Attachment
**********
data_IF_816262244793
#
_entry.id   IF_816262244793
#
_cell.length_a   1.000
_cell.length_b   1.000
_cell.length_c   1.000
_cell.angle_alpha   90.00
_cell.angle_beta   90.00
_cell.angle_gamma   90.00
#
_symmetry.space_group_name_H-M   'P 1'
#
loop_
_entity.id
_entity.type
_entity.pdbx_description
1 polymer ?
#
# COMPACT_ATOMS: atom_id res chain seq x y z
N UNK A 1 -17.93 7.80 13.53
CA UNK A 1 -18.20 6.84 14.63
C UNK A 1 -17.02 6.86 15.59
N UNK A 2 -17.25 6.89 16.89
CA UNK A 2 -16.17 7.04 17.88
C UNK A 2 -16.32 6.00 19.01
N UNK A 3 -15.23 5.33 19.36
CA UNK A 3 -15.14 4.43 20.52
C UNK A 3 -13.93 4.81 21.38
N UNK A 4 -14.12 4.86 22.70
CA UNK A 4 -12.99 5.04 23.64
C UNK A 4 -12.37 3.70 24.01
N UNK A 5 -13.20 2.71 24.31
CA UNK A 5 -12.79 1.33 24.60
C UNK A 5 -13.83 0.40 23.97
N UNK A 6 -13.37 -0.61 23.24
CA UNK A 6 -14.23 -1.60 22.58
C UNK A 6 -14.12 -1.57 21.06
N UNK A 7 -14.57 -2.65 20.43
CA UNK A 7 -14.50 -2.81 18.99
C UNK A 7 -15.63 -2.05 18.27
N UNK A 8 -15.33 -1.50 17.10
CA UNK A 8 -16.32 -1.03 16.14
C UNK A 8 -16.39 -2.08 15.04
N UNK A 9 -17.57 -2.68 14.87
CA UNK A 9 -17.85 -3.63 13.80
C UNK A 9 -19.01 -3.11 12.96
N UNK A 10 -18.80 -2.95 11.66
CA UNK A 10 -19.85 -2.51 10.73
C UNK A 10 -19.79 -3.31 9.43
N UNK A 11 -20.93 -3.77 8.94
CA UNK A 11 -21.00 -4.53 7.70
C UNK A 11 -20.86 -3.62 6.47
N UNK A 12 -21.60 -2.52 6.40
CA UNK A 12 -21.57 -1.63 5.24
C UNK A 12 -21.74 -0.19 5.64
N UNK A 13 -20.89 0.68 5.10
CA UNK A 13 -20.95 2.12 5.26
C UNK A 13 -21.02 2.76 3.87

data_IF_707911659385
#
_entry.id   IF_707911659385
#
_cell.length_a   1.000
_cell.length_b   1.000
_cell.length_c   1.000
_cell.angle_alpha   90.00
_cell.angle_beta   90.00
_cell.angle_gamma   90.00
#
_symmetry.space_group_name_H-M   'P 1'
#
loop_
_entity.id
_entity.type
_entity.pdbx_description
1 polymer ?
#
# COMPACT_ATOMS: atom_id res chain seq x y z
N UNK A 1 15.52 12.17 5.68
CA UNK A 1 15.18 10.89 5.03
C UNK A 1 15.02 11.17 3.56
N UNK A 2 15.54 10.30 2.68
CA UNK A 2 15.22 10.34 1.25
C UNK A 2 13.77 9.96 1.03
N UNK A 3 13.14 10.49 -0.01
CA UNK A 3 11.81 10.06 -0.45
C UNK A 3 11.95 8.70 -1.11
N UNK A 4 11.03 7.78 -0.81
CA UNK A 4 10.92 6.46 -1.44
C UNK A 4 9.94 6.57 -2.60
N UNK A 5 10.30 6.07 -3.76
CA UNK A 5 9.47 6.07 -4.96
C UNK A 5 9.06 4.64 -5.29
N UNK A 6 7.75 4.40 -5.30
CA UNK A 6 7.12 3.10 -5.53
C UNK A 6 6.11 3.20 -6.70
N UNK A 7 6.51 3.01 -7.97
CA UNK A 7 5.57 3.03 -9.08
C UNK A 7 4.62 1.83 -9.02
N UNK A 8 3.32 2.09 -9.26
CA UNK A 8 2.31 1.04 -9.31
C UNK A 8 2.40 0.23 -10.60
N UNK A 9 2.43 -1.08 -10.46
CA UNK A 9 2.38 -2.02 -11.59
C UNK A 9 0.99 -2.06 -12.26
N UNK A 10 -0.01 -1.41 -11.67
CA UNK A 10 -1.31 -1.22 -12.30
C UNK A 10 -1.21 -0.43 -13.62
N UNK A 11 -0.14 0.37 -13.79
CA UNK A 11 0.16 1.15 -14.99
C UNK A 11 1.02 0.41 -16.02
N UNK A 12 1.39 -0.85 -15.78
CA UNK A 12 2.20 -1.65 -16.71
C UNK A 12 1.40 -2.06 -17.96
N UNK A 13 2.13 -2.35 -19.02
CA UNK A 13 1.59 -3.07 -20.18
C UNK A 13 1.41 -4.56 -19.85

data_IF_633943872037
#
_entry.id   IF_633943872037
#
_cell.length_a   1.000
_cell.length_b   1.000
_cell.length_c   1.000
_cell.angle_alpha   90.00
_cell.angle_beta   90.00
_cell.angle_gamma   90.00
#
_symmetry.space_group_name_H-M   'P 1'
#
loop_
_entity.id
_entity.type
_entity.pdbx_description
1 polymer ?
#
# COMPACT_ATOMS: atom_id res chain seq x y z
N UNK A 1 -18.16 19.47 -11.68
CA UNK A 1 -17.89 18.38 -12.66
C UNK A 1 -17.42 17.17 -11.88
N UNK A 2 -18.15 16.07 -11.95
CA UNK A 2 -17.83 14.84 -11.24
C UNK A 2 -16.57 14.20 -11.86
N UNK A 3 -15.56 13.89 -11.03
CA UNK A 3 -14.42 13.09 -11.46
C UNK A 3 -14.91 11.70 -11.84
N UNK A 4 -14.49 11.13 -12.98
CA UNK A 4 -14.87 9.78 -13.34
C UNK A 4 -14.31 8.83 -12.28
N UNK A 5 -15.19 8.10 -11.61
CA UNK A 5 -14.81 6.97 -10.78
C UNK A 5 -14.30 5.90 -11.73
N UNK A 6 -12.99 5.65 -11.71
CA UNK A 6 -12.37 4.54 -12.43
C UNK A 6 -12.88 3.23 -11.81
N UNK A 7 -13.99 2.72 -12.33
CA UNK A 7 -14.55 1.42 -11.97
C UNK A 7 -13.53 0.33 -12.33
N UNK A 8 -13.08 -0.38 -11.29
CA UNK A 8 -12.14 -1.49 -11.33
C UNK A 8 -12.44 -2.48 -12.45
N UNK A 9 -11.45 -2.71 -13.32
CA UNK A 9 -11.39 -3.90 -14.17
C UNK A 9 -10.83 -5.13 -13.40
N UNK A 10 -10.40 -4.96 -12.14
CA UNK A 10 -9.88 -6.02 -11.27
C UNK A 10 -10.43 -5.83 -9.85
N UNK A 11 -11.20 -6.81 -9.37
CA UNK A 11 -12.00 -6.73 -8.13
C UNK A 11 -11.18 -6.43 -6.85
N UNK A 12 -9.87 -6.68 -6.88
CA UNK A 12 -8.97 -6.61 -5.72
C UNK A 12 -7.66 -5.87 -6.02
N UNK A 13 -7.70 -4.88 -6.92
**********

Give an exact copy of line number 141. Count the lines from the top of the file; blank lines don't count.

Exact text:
C UNK A 1 -17.42 17.17 -11.88